GPs’ training takes 10 years. Medical undergraduates follow a broad, assessed curriculum. They accumulate vast amounts of theoretical knowledge and develop practical strategies to access and apply this. They develop good consultation skills to facilitate the integration of expertise in diagnosis and management in an evidence based, patient centred, holistic, and professional way.16 Foundation school and three years of specialist training follow, where an extensive GP curriculum encourages learners to cultivate and use clinical wisdom in situations of uncertainty.17

    This demanding and complex assessed training enables the development and practice of the generalist skills, which continue to make frontline general practice the most economical part of the NHS,18 highlighting the importance of GP leadership. We do general practice a disservice if we denigrate this generalist expertise19 and the tacit knowledge acquired over many years of training and application which enables GPs, as deliverers and leaders of generalist healthcare, to make patients their first priority.

    Nursing is in flux, and the role and training of the nurse in a changing climate is being reconsidered.20 21 What is nursing, and what makes it unique? Advanced nurse practitioners (ANPs), likely leaders in a nurse led service, have a less developed training route than that of GPs. There is a career pathway,22 and the Royal College of Nursing has produced a guide to the ANP role competencies and programme accreditation, recommending a set of standards of practice and education.23 Although “advanced nurse-practitioners in primary care need to look for comparison to the standard of a GP,” part time ANP programmes are to include a minimum of only 500 indirect or direct supervised hours, and the domains and competencies cover just nine pages. I believe that nurses might be trained to work as GPs, and help lead primary care, but the suggested ANP education seems woefully inadequate.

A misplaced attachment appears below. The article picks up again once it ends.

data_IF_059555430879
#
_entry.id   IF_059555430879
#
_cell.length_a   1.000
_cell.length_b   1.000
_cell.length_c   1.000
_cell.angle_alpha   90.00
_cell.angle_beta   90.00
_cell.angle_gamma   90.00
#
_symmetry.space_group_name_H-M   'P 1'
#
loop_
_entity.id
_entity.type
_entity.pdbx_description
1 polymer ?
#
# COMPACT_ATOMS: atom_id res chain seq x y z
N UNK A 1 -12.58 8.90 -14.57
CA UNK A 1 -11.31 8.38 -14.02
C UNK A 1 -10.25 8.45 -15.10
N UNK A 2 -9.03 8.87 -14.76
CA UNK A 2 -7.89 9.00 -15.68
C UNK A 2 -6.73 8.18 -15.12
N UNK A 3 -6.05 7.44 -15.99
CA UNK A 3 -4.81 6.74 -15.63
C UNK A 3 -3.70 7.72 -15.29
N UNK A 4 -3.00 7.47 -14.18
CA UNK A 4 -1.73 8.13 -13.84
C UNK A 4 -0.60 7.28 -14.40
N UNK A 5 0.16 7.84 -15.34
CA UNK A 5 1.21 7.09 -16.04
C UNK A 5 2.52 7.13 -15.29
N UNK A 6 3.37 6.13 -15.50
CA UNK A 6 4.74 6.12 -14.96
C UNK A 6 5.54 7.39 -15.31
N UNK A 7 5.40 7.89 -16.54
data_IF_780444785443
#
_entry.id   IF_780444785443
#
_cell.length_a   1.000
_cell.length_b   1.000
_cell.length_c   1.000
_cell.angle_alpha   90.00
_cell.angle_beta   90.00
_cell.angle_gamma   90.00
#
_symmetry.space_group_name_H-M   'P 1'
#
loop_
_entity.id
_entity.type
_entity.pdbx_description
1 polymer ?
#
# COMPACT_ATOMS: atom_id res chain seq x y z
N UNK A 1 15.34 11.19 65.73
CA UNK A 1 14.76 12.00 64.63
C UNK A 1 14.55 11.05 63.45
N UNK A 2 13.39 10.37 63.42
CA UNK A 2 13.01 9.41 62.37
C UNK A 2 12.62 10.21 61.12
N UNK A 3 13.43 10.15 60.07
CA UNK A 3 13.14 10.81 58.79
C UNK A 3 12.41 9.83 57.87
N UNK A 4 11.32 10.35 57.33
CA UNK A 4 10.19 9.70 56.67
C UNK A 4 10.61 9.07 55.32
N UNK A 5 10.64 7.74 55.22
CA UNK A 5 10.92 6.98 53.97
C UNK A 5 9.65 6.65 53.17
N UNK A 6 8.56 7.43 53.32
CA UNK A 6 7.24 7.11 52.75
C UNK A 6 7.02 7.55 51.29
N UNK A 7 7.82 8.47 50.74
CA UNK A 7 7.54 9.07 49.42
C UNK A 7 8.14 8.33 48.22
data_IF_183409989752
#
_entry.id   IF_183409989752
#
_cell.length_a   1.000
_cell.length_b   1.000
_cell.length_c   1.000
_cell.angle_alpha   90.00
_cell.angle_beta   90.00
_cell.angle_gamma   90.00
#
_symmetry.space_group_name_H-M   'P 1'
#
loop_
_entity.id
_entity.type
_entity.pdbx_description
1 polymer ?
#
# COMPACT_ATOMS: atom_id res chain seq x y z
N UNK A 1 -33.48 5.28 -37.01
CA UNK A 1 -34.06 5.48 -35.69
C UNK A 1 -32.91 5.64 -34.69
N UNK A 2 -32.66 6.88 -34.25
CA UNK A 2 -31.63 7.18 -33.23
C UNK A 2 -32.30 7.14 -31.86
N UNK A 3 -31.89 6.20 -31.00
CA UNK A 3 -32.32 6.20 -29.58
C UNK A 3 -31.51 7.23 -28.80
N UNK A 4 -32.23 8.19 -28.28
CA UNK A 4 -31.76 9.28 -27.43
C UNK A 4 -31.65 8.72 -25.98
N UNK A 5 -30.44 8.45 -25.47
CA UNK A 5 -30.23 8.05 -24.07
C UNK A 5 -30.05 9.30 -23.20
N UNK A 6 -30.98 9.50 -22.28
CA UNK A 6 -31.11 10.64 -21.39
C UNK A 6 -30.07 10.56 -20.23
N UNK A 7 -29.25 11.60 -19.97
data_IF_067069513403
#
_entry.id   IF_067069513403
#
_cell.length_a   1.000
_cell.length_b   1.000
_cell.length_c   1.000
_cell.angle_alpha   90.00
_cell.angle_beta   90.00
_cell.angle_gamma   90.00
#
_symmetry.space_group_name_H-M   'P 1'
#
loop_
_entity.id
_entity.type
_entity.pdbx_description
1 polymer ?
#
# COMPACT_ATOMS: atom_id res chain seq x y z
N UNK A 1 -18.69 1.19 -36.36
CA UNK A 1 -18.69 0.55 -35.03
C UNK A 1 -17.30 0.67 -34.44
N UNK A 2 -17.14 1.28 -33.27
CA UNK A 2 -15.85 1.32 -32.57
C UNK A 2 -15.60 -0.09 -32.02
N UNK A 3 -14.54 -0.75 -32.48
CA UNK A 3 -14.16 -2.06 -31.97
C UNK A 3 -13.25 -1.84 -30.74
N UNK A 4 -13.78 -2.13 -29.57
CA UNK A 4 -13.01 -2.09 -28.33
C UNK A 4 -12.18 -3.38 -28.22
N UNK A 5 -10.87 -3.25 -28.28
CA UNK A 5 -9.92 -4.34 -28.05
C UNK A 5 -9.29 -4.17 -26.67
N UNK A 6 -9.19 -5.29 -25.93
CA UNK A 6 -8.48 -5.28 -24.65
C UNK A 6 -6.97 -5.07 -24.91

To enable nurses to lead in dealing with all undifferentiated illness, increased training time and a curriculum similar to the GP curriculum would be needed—as would a bespoke approach to learning the necessary basic medical science. However, a better way may exist. Nurses who wish to take on the responsibility and work autonomously as GPs could access graduate health science medical courses, as many healthcare professionals currently do. They will then become doctors, with the option of adequate training and the entitlement to appropriate remuneration for the role they perform.

    As for team leadership, moving to a purely nurse led service would be a backward step in a climate of increasing multiprofessional working, where leadership teams benefit from many perspectives. The concept of nurse led primary care, driven by cost cutting agendas rather than adequate evidence,11 24 devalues medical training and the complex expertise of the GP. Restricting patient choice, it also undermines the importance of nurses in delivering their unique contribution to primary health care.

    Competing interests: None declared.

    Provenance and peer review: Commissioned; not peer reviewed.

    Notes

    Cite this as: BMJ 2008;337:a1169

    References